During that time frame, beginning July 1, he hit 12 home runs with a .322 batting average and .389 on-base percentage. There was not a hotter hitter in baseball.
The stretch, which ended when Contreras suffered a strained hamstring, increased his season home run total to 21 -- still five fewer than teammate Anthony Rizzo had at the time. The hot streak also brought Contreras within one RBI of Rizzo, while his batting average zoomed past the first baseman's by 10 points -- yet Rizzo's on-base percentage remained 45 points higher. On the day of Contreras' injury both had the same WAR, 3.4.
Even after such a torrid stretch, Contreras' season stats were no better than Rizzo's numbers, but manager Joe Maddon was asked several times by reporters if Contreras deserved MVP consideration. Rizzo's name never came up.
Fast-forward to the last day of August. The Cubs beat the Braves 6-2 at Wrigley Field. Reigning MVP Kris Bryant hit his 25th home run, making him the first Cub to belt at least 25 in each of his first three seasons. Reporters mobbed him in the Cubs clubhouse after the game.
In the background, Rizzo walked quietly past them -- even though he achieved a pretty rare feat himself that evening. With his two runs driven in against the Braves, Rizzo became the first Cub since Sammy Sosa in 2001 to drive in 30 runs in a month, wrapping up one of the great months in franchise history. Rizzo hit .355 in August with a .433 on-base percentage and a 1.060 OPS.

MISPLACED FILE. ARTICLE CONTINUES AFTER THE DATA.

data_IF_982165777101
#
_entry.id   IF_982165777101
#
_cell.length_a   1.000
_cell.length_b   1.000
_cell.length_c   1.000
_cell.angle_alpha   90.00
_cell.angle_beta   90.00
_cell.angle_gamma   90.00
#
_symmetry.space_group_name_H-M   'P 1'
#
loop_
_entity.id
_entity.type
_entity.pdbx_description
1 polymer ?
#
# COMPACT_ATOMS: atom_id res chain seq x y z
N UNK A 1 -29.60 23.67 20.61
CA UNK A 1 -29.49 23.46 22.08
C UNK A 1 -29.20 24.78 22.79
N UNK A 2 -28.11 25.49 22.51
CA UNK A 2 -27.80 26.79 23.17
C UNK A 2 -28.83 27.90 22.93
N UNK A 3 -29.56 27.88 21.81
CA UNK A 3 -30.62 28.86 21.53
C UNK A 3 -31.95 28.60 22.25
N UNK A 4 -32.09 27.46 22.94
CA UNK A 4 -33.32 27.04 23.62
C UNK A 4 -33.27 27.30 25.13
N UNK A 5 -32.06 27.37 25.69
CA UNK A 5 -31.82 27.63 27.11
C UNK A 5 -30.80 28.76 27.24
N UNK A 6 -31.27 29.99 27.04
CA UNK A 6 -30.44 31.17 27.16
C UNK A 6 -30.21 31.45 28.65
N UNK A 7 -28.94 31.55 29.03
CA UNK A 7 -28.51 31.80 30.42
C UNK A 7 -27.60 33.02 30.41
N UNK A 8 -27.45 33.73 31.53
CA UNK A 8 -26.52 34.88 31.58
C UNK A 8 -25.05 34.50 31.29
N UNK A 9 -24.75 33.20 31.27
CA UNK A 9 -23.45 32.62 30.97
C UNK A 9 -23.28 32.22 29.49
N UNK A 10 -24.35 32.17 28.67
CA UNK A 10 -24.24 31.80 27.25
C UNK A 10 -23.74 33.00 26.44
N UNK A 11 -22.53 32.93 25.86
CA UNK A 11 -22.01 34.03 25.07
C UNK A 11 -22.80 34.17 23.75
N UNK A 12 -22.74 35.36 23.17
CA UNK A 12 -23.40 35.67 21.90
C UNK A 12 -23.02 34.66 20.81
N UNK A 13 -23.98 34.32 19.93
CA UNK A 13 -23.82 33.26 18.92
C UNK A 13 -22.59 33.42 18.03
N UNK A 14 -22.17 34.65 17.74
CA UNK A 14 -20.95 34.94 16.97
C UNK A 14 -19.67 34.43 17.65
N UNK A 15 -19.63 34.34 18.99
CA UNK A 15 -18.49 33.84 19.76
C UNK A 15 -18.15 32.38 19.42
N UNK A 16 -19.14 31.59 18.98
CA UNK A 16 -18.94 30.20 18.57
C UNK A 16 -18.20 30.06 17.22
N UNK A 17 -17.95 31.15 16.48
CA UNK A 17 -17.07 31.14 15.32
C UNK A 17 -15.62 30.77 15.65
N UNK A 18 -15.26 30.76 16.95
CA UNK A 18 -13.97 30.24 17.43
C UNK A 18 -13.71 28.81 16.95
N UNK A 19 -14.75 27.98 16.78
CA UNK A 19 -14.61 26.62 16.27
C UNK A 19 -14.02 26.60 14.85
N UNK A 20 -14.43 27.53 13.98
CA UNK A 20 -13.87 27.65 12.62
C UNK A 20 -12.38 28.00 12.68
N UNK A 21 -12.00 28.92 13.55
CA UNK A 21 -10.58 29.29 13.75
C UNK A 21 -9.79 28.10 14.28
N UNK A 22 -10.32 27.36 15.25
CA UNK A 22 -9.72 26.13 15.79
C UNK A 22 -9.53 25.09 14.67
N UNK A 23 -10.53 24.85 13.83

As Rizzo strolled through late that night, only one reporter said anything to him: "Nice month." He responded to the passing comment with "I could have had more." Then Bryant spoke at length of his 25 home runs as Rizzo left Wrigley Field.
Fast-forward again to last Thursday in Pittsburgh. Rizzo had just reached 100 RBIs for the season. Bryant had 60. If you don’t think RBIs are a meaningful stat, how does this one strike you? As of that same day, Rizzo had 79 walks to 77 strikeouts. Bryant had 84 walks to 110 strikeouts. And if defense is your thing, the reigning gold and platinum glove winner is on a rarely mentioned 124 game errorless streak, currently the longest among first baseman.
There was and is no question who is having the better season -- but yet again Maddon was asked about his third baseman, not his first baseman, who has finished in fourth place in MVP voting each of the past two seasons.
Finally, Maddon realized enough was enough.
Reporter: "Not many mention Kris Bryant for MVP."
Maddon: "Real consistent, but you have to include Anthony too. If you're going to include KB, you have to include Anthony. Rizzo, look at his numbers. They're pretty darn impressive. I wouldn't want to hear about any MVP discussion about KB without including Rizzo."
And that was the first time anyone -- at least in a public setting surrounding the Cubs -- mentioned Rizzo's name for the MVP award. It was long overdue.
Just 24 hours earlier, Rizzo was named the Cubs finalist for the fifth consecutive season for a different honor, the Roberto Clemente Award for community service. That's the award he really wants to win after going 0-for-4 thus far.